You will take the year-long module ‘Research Methods’, where you will be introduced to different methodological approaches employed in sociolinguistic and applied linguistic research and gain an excellent understanding of techniques such as participant-observation, eliciting, recording and storing natural speech data.
A range of optional modules are also currently available, such as ‘Principles and Practice in Language Teaching’, where you will explore the central concerns of the language learning curriculum. In ‘Language Testing’ you will gain an in depth understanding of, and be able to evaluate, the assessments which those learning English will be preparing for. You will also undertake a dissertation, where you will have the opportunity to explore the topic that suits your interests.
Some of the modules we currently offer include:
Additional compulsory module (MA only)
Compulsory and Required modules
Compulsory and/or required modules may change when we review and update programmes. Above is a list of modules offered this academic year.
Optional modules, when offered as part of a programme, may vary from year to year and are subject to viability.
There are excellent opportunities around the world for teachers with an MA in TESOL. Related career possibilities include policy adviser, trainer of trainers, and designer of teaching materials. Applied linguistics is a very useful basis for a range of careers in publishing, editing and communication.
You’ll study the sociocultural, historical and structural complexities of the English language with the possibility to study other modern languages as well, if you choose.
There are four pathways to choose from: Literary Linguistics, Social and Historical Approaches, Structural and Theoretical Linguistics, and Modern Languages (co-run with the School of Modern Languages and Cultures). You can follow one exclusively or combine the four.
As your understanding of theory develops, you’ll learn how to analyse language and how to carry out research projects. If you choose a work placement, you might also develop skills in marketing, archiving, teaching or publishing.
Our graduates are working in teaching (primary, secondary, FE, HE and TESOL), publishing, marketing, libraries, fundraising, charities and the public sector. A masters from Sheffield is a sound basis for a PhD at any leading university.
Our expertise covers all aspects of the subject, so whatever you’re interested in you’ll get the best possible advice and support. We provide training in research methods and you can choose to go on a work placement as part of your course.
You’ll be taught by academics whose work is published internationally. Their specialisms include language acquisition, historical language studies, applied linguistics, literary linguistics, discourse analysis and sociolinguistics.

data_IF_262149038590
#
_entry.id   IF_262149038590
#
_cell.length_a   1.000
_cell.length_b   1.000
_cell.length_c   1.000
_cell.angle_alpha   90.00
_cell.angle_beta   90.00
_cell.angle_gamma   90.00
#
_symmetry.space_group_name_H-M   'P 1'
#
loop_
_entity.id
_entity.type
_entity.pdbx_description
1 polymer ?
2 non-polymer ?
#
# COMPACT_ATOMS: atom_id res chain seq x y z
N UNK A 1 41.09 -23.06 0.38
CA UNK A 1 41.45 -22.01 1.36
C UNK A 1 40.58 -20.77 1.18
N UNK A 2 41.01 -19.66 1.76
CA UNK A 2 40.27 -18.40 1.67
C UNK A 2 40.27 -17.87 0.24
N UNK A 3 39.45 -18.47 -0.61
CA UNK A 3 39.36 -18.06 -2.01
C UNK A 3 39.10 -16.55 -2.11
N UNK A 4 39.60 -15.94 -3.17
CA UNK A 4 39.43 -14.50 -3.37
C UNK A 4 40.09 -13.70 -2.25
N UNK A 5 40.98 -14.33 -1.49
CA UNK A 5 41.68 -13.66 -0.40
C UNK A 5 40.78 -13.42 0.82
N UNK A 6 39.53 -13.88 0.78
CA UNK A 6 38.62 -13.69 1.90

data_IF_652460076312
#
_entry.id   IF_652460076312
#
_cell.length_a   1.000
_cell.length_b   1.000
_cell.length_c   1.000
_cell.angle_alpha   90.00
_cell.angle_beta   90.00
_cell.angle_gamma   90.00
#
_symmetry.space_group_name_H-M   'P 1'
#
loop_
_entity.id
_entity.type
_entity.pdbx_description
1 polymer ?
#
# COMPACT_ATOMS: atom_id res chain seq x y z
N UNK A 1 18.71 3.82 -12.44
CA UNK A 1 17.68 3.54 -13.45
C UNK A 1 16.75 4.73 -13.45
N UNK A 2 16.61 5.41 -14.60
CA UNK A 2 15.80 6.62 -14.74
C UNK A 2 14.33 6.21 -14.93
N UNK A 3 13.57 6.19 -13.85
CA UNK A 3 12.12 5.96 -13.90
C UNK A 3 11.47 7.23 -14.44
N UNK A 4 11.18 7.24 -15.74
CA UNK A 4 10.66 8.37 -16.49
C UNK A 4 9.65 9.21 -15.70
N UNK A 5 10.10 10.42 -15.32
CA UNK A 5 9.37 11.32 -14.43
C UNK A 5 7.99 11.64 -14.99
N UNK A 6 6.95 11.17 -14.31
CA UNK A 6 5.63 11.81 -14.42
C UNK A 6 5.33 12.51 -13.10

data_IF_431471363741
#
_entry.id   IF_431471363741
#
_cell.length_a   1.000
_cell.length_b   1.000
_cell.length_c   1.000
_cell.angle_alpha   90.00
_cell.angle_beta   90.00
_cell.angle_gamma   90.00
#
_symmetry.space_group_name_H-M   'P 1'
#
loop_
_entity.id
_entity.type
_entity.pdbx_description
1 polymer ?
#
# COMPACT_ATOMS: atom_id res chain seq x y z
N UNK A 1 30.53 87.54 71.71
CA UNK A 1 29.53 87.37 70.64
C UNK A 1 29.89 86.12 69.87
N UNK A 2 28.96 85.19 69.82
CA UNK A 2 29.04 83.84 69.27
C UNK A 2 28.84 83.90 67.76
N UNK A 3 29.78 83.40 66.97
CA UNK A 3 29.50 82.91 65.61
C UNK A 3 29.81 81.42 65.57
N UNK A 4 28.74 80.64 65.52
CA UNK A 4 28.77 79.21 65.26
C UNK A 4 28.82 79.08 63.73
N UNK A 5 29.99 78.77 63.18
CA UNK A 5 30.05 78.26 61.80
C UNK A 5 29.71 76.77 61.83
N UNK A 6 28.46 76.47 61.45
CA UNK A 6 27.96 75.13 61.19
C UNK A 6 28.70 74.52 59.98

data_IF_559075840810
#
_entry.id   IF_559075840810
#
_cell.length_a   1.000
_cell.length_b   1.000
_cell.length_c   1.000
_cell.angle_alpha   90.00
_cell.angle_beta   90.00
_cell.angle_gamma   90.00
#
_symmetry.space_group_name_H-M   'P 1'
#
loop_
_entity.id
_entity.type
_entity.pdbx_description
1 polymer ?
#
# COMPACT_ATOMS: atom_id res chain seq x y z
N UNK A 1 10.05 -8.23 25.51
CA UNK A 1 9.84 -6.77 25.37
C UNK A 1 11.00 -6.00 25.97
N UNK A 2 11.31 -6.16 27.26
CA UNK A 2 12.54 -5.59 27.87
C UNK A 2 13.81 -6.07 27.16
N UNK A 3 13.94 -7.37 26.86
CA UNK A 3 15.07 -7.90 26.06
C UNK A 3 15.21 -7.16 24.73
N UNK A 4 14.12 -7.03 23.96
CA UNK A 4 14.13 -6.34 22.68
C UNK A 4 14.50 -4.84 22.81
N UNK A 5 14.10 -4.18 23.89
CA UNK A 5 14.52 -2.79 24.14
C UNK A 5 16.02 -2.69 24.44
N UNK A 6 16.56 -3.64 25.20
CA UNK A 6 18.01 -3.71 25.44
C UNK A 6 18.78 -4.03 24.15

We have a lively research culture. Through lectures and weekly seminars we’ll introduce you to the latest ideas. You’ll have the opportunity to explore these ideas in your own research.
With the School of Languages and Cultures, we established the new University Centre for Linguistic Research to gather and support postgraduate linguistics research across the University.
We have specialist recording equipment for fieldwork and experimental work. Interactive computer-based workshops will introduce you to corpus-linguistic technology.
The University library subscribes to several electronic databases including JStor, Early English Texts online and Eighteenth-century Collections online. For more advanced reading, there’s a regular free minibus service to the British Library at Boston Spa.
The MA offers world-leading expertise in all areas of English language and linguistics, and is therefore capable of offering the best possible support for students’ interests on any topic. You’ll benefit from our expertise in many fields, from language variation and change, psycholinguistics and syntax to conversation analysis, dialectology and the language–literature interface. Our enthusiastic staff publish internationally. Within the School of English, we hold weekly research seminars which give you the chance to hear about the latest developments.
You’ll be taught through seminars and workshops. There are also work placement opportunities in schools, museums, libraries or local businesses. Assessment varies by module, but includes essays and presentations.
The Linguistics MA is a flexible programme which aims to explore the breadth and the depth of linguistics. It builds on the widest range of teaching and research expertise, covering all aspects of theoretical and descriptive linguistics: phonetics, phonology, morphology, syntax, semantics, pragmatics, discourse and conversation analysis, typology, historical linguistics, sociolinguistics, cognitive linguistics and psycholinguistics, computational and corpus linguistics, field linguistics, and the documentation and description of endangered languages. The academic staff teaching on the programme work on various practical applications of linguistics (e.g. language codification and language policy, institutional language, language in the community) and have expertise in a wide range of languages, including English and its varieties, Germanic, Latin and Romance, Russian, Polish, Kurdish and other Iranian languages, Arabic, Hebrew, Turkish, and several languages spoken in the Americas (e.g. Huave, Quechua, Ulwa), Australia (e.g. Jamingjung), and beyond.